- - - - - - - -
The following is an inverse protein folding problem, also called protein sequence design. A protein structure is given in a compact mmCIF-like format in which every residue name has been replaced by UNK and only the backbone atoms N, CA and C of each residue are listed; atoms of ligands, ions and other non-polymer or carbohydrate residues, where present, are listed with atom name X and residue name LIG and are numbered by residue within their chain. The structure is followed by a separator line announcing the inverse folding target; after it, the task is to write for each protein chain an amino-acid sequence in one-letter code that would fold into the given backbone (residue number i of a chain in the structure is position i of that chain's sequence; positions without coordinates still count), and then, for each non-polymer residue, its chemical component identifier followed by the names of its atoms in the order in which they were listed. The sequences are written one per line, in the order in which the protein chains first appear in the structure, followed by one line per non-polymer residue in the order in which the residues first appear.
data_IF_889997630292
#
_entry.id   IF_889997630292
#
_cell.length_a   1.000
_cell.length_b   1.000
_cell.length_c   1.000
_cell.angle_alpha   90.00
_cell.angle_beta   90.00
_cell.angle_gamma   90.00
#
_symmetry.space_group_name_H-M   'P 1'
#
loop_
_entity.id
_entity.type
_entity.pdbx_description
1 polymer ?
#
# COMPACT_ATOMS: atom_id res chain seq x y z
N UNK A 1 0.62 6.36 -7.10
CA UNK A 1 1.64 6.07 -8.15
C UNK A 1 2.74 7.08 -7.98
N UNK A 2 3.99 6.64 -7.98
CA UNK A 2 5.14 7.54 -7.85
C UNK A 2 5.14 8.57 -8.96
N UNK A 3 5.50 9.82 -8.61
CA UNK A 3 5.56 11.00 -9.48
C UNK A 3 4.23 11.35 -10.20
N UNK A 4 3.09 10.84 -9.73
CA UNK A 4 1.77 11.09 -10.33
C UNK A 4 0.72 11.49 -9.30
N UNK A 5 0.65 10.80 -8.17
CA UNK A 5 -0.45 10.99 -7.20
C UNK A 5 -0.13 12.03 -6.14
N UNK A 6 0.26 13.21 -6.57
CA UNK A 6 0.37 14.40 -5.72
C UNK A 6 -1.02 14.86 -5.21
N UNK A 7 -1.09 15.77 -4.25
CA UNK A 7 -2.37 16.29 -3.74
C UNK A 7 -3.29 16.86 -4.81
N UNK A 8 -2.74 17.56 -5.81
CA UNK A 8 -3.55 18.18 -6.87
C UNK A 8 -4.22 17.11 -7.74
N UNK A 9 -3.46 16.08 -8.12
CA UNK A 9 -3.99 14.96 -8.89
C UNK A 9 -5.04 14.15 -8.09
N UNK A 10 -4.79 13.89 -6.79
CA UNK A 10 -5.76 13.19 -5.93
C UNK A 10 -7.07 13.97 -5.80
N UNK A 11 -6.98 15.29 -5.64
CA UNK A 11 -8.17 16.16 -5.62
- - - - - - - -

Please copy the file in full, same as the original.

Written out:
The following is an inverse protein folding problem, also called protein sequence design. A protein structure is given in a compact mmCIF-like format in which every residue name has been replaced by UNK and only the backbone atoms N, CA and C of each residue are listed; atoms of ligands, ions and other non-polymer or carbohydrate residues, where present, are listed with atom name X and residue name LIG and are numbered by residue within their chain. The structure is followed by a separator line announcing the inverse folding target; after it, the task is to write for each protein chain an amino-acid sequence in one-letter code that would fold into the given backbone (residue number i of a chain in the structure is position i of that chain's sequence; positions without coordinates still count), and then, for each non-polymer residue, its chemical component identifier followed by the names of its atoms in the order in which they were listed. The sequences are written one per line, in the order in which the protein chains first appear in the structure, followed by one line per non-polymer residue in the order in which the residues first appear.
data_IF_889997630292
#
_entry.id   IF_889997630292
#
_cell.length_a   1.000
_cell.length_b   1.000
_cell.length_c   1.000
_cell.angle_alpha   90.00
_cell.angle_beta   90.00
_cell.angle_gamma   90.00
#
_symmetry.space_group_name_H-M   'P 1'
#
loop_
_entity.id
_entity.type
_entity.pdbx_description
1 polymer ?
#
# COMPACT_ATOMS: atom_id res chain seq x y z
N UNK A 1 0.62 6.36 -7.10
CA UNK A 1 1.64 6.07 -8.15
C UNK A 1 2.74 7.08 -7.98
N UNK A 2 3.99 6.64 -7.98
CA UNK A 2 5.14 7.54 -7.85
C UNK A 2 5.14 8.57 -8.96
N UNK A 3 5.50 9.82 -8.61
CA UNK A 3 5.56 11.00 -9.48
C UNK A 3 4.23 11.35 -10.20
N UNK A 4 3.09 10.84 -9.73
CA UNK A 4 1.77 11.09 -10.33
C UNK A 4 0.72 11.49 -9.30
N UNK A 5 0.65 10.80 -8.17
CA UNK A 5 -0.45 10.99 -7.20
C UNK A 5 -0.13 12.03 -6.14
N UNK A 6 0.26 13.21 -6.57
CA UNK A 6 0.37 14.40 -5.72
C UNK A 6 -1.02 14.86 -5.21
N UNK A 7 -1.09 15.77 -4.25
CA UNK A 7 -2.37 16.29 -3.74
C UNK A 7 -3.29 16.86 -4.81
N UNK A 8 -2.74 17.56 -5.81
CA UNK A 8 -3.55 18.18 -6.87
C UNK A 8 -4.22 17.11 -7.74
N UNK A 9 -3.46 16.08 -8.12
CA UNK A 9 -3.99 14.96 -8.89
C UNK A 9 -5.04 14.15 -8.09
N UNK A 10 -4.79 13.89 -6.79
CA UNK A 10 -5.76 13.19 -5.93
C UNK A 10 -7.07 13.97 -5.80
N UNK A 11 -6.98 15.29 -5.64
CA UNK A 11 -8.17 16.16 -5.62